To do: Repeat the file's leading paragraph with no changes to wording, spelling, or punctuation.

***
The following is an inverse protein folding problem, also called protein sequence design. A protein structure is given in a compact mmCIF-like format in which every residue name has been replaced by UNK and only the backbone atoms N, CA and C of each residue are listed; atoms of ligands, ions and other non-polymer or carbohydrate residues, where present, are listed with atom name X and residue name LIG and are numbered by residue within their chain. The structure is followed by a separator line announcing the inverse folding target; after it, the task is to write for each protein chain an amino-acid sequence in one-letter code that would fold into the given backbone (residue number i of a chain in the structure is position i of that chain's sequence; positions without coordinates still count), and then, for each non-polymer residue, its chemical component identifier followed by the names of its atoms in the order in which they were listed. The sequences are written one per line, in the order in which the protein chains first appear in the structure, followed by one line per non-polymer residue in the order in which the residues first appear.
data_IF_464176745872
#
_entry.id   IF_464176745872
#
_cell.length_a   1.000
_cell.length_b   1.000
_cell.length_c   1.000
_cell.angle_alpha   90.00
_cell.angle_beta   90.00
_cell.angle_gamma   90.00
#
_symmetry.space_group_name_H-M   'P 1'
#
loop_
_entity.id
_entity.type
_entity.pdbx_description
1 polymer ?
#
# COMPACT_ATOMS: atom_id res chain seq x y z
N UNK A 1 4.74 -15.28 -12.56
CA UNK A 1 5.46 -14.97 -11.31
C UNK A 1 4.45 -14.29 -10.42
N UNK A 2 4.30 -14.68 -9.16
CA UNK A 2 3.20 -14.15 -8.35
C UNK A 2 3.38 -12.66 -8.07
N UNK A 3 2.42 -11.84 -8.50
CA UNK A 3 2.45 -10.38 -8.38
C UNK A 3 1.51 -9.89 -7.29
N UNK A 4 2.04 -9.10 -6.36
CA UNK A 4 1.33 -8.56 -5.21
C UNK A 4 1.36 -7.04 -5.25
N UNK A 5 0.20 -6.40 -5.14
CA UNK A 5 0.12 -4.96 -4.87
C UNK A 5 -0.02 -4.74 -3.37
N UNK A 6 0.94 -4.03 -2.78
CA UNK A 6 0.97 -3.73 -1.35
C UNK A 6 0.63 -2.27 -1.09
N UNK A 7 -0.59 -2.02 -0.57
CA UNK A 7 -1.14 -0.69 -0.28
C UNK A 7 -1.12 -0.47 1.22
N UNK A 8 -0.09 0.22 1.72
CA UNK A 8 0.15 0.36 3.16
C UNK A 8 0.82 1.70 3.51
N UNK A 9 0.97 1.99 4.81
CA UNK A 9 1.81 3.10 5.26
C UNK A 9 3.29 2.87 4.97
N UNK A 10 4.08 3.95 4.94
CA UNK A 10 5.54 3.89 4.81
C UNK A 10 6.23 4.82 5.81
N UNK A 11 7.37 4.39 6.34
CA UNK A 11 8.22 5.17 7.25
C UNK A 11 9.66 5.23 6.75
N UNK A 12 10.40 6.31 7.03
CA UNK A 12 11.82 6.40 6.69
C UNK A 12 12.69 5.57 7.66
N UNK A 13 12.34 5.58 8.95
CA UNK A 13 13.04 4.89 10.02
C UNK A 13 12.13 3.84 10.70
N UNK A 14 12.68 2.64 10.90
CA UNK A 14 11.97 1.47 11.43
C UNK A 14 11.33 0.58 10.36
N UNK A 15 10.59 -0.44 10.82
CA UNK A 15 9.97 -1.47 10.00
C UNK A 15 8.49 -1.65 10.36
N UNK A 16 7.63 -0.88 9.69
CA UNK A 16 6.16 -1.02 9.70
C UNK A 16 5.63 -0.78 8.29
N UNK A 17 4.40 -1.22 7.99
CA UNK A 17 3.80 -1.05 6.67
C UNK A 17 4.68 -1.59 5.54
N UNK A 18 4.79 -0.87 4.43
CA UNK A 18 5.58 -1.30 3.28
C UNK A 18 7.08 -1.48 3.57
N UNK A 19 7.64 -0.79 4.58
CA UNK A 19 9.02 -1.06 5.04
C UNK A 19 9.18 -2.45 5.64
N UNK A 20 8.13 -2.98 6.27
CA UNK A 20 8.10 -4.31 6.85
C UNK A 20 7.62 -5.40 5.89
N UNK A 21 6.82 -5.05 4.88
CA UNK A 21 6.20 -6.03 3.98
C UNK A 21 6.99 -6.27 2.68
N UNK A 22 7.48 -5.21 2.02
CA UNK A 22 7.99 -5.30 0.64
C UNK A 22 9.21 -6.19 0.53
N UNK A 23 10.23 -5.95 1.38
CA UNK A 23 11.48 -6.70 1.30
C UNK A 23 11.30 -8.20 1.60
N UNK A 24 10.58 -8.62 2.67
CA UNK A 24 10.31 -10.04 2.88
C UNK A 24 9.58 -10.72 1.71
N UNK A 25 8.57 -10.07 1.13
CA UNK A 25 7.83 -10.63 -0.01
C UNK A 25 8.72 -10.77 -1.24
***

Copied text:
The following is an inverse protein folding problem, also called protein sequence design. A protein structure is given in a compact mmCIF-like format in which every residue name has been replaced by UNK and only the backbone atoms N, CA and C of each residue are listed; atoms of ligands, ions and other non-polymer or carbohydrate residues, where present, are listed with atom name X and residue name LIG and are numbered by residue within their chain. The structure is followed by a separator line announcing the inverse folding target; after it, the task is to write for each protein chain an amino-acid sequence in one-letter code that would fold into the given backbone (residue number i of a chain in the structure is position i of that chain's sequence; positions without coordinates still count), and then, for each non-polymer residue, its chemical component identifier followed by the names of its atoms in the order in which they were listed. The sequences are written one per line, in the order in which the protein chains first appear in the structure, followed by one line per non-polymer residue in the order in which the residues first appear.